Driving law changes to be introduced in October expected to have major impacts on British drivers

Speed cameras

Drivers could see changes to the way motorists are fined

Felix Reeves

By Felix Reeves

Published: 30/09/2023

- 08:00

Some drivers may see major savings while other motorists could be hit with more expensive fines

September saw a number of driving rules introduced like new number plates and driving licence changes, with some key announcements also unveiled.

Prime Minister Rishi Sunak delayed a number of net zero pledges, most notably moving the deadline to ban the sale of new petrol and diesel vehicles from 2030 to 2035.

He said this was necessary to allow the upfront cost of electric cars to fall and ensure that motorists chose when to switch, adding that drivers should not be forced by the Government.

The long-awaited Zero Emission Vehicle mandate was confirmed on September 28, and set out the next 12 years for manufacturers, with 22 per cent of car sales set to be zero emission by next year.

Electric car charging

EV owners could save money this month


Electric car home charging

October 1 will see the introduction of the new energy price cap, which will see typical households pay £1,923 a year, down from £2,074.

While all households who use the typical amount of energy will see a saving on their bills, electric vehicle drivers could save even more money.

With the new Standard Variable Tariff being 28p/kWh, EV drivers charging at home could spend £476 on charging if they cover the average mileage of 6,800 miles.

If a driver makes use of a smart, EV-friendly tariff, they could pay as little as £127.50 a year using an Octopus Intelligent rate of 7.5p/kWh.

Oxford Zero Emission Zone

Oxford’s Zero Emission Zone is arguably the UK’s most ambitious emissions-based charging zone, with all polluting vehicles who do not meet exemption requirements being charged a daily fee to drive in the city centre.

Any ultra-low emission vehicle (ULEV) that emits less than 75g/km of CO2 is charged £2, Euro 4 petrol or Euro 6 diesel vehicles are charged £4 and all other vehicles pay £10 a day.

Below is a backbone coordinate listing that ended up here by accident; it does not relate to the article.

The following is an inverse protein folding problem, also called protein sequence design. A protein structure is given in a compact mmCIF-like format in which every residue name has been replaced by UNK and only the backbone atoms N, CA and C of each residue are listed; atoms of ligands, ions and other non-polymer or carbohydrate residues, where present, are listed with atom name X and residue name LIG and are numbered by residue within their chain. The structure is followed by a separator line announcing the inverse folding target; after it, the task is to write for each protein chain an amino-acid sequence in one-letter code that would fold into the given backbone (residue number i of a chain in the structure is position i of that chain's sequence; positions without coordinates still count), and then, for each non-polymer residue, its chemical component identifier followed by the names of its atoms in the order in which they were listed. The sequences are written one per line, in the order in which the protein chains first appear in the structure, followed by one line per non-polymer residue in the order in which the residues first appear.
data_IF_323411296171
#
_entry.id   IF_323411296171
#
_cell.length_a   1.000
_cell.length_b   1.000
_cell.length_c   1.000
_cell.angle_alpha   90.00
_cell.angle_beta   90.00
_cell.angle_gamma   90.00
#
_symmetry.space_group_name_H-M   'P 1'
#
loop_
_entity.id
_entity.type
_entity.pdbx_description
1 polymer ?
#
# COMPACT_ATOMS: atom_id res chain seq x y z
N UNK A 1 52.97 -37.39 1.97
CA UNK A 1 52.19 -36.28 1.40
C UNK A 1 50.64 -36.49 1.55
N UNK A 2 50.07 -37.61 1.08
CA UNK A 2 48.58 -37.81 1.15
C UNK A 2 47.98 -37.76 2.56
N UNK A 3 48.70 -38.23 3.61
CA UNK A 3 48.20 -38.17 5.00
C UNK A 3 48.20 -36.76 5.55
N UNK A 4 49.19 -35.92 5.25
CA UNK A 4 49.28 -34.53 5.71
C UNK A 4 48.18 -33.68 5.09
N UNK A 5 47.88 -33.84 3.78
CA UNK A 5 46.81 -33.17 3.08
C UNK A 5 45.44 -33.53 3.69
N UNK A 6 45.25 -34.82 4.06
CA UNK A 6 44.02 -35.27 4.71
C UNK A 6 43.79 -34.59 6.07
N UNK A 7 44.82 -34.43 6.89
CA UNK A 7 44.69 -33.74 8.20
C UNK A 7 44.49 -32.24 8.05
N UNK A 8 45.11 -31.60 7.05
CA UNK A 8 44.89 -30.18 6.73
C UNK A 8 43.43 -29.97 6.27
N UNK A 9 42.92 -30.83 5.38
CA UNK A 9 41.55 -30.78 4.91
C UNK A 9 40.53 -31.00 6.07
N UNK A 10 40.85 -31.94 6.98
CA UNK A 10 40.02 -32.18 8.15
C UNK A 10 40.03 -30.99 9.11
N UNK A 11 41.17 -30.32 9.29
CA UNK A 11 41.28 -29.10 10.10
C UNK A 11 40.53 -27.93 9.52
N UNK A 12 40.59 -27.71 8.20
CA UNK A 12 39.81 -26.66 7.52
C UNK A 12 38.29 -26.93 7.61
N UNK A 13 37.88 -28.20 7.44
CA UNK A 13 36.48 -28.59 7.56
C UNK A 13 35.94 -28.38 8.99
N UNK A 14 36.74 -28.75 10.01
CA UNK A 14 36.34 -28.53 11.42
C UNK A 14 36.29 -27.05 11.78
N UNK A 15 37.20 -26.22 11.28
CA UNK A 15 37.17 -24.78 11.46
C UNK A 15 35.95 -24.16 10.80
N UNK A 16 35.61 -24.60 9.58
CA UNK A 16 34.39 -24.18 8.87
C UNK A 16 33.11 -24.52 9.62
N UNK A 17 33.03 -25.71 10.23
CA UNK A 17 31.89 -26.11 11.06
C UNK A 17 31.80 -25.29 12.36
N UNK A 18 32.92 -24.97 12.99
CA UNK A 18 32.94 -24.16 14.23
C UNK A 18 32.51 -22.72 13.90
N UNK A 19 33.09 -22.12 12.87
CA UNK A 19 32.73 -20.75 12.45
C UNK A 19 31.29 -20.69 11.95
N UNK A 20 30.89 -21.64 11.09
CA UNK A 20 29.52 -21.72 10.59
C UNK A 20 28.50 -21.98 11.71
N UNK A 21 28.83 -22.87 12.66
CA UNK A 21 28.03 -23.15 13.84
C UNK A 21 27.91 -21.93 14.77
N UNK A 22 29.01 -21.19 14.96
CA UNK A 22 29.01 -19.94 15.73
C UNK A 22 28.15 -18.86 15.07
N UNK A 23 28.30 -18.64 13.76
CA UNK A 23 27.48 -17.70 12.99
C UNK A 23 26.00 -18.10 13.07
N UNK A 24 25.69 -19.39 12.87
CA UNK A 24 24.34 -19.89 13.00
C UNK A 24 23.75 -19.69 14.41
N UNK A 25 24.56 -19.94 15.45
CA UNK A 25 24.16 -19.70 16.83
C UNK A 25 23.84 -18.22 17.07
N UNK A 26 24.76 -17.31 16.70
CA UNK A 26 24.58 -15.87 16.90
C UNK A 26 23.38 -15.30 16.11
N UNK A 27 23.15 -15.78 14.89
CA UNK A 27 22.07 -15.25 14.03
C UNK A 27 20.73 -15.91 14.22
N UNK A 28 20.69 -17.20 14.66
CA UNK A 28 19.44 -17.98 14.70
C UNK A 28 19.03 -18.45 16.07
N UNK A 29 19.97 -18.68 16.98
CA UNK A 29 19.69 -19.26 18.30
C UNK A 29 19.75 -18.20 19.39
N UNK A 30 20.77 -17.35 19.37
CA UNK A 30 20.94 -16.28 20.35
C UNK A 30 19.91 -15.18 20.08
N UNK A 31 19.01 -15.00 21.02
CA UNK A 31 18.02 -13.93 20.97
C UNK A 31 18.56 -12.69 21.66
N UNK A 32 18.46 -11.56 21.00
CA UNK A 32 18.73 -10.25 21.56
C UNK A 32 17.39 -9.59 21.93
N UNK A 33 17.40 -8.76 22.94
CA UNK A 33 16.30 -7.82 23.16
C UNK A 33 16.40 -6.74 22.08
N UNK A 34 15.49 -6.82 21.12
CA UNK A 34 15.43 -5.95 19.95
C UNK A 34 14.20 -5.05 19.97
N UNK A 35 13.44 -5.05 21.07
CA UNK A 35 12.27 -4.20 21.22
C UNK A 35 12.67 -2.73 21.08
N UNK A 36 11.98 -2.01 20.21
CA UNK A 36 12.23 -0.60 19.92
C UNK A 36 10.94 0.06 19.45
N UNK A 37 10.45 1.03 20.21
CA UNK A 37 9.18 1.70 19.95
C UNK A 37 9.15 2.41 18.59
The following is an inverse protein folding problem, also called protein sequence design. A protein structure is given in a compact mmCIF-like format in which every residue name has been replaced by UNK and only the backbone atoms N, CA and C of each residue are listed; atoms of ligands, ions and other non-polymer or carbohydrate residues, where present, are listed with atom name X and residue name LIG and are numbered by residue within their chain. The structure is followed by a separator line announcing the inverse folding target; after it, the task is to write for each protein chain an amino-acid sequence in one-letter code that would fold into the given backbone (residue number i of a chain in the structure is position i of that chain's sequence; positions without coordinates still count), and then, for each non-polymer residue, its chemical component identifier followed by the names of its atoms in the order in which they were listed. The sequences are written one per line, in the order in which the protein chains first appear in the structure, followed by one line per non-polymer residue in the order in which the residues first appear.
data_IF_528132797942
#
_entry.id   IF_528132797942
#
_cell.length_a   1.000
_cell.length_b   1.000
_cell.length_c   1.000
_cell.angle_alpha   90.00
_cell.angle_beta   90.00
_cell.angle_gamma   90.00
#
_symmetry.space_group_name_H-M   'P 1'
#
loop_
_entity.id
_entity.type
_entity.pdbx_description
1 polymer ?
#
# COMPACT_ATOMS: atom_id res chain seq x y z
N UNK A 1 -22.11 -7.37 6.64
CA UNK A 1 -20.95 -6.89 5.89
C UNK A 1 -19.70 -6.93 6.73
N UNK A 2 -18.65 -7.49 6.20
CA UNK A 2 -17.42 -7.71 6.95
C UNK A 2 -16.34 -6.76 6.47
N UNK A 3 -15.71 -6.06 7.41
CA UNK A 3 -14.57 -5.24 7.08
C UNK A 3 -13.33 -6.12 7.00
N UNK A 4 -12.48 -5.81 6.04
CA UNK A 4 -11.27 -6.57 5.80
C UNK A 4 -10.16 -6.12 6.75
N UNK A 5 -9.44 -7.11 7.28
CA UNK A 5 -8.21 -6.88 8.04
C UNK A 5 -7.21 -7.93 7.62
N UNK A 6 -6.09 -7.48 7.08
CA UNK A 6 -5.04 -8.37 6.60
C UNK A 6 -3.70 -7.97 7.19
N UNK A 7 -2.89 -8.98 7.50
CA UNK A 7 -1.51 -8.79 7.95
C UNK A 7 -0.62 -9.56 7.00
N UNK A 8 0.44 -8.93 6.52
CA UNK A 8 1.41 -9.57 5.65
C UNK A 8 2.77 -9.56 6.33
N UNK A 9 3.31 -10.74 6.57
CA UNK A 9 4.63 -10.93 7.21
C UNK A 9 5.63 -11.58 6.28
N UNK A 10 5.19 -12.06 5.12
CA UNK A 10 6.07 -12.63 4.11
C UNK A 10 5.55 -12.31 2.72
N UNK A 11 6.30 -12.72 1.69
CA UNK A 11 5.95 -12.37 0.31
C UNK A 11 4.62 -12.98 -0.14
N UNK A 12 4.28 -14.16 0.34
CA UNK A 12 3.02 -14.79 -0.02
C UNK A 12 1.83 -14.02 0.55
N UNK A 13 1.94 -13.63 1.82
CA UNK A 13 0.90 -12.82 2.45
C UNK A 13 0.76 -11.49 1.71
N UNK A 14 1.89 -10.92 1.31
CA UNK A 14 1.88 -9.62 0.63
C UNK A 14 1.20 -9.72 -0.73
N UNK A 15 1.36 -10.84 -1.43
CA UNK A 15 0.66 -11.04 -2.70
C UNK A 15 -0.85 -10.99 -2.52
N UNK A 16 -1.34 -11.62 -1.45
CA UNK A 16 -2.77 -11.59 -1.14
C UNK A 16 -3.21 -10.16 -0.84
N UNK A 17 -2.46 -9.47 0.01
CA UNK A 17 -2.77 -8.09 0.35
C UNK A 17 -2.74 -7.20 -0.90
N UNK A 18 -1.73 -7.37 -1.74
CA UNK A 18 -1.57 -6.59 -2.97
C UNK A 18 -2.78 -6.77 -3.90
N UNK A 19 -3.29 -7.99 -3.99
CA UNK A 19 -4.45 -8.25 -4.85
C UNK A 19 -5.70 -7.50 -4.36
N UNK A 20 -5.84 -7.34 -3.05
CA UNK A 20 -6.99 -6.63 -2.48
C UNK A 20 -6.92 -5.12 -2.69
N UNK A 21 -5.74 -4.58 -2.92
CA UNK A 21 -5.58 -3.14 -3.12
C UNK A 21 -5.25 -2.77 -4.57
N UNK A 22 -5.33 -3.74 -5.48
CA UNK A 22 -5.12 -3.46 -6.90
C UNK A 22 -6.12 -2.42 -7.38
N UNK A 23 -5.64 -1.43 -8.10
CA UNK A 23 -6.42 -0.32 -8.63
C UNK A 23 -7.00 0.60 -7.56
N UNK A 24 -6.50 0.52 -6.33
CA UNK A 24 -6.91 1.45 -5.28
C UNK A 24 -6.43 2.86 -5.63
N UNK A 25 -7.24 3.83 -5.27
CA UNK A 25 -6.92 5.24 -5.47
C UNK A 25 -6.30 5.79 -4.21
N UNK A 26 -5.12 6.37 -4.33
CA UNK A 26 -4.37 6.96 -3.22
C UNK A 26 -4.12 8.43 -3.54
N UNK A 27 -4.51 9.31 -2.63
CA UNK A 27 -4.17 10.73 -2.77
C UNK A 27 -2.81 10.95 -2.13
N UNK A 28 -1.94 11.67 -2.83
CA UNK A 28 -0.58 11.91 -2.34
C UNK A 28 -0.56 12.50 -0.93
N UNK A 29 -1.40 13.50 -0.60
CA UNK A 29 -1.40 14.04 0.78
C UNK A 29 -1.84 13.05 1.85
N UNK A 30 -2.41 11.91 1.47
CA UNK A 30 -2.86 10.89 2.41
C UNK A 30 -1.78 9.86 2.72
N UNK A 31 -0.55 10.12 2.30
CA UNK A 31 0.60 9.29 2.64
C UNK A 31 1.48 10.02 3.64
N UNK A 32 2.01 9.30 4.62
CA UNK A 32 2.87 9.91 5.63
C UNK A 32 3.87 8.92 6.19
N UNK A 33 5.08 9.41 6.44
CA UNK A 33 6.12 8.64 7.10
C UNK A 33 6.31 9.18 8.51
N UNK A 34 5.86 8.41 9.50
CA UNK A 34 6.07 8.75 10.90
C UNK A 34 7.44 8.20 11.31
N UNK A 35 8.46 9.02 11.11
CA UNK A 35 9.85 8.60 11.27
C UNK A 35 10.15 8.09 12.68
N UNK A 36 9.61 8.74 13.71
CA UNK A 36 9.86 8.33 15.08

Oxfordshire County Council’s first proposal is to extend all exemptions indefinitely, with the council pointing to the cost of living crisis as a reason to protect Blue Badge holders, business vehicles and residents.

The second is also to scrap the planned price hike in 2025, which would have seen all daily charges double in price. The consultation will end on October 24.

Parking code of practice

A long-awaited consultation will come to an end with the Government looking to make parking fairer for drivers and crack down on predatory private parking companies.

It aims to create consistency across the private parking system, ensure fairness for drivers and increase transparency in the way the private parking industry operates.

If a new code of practice is introduced, it will allow drivers to more easily challenge an unfair parking charge through an independent appeals service.

This comes a year after the Government was forced to abandon plans for a code of practice as a result of parking companies lodging legal challenges to the plans. The consultation will end on October 8.


Parking fine

The consultation will look into whether fines should be increased


Parking and traffic fines

London Councils has been consulting on the level of penalty charges for parking and traffic breaches, namely parking, bus lane and moving traffic issues.

The responses to the consultation will be used to inform the decision regarding the future level of penalty charges, which will end on October 23.

Over the last 12 years, the number of penalty charge notices in London has grown by 50 per cent, with London Councils concerned that the charges are not high enough to properly encourage compliance.

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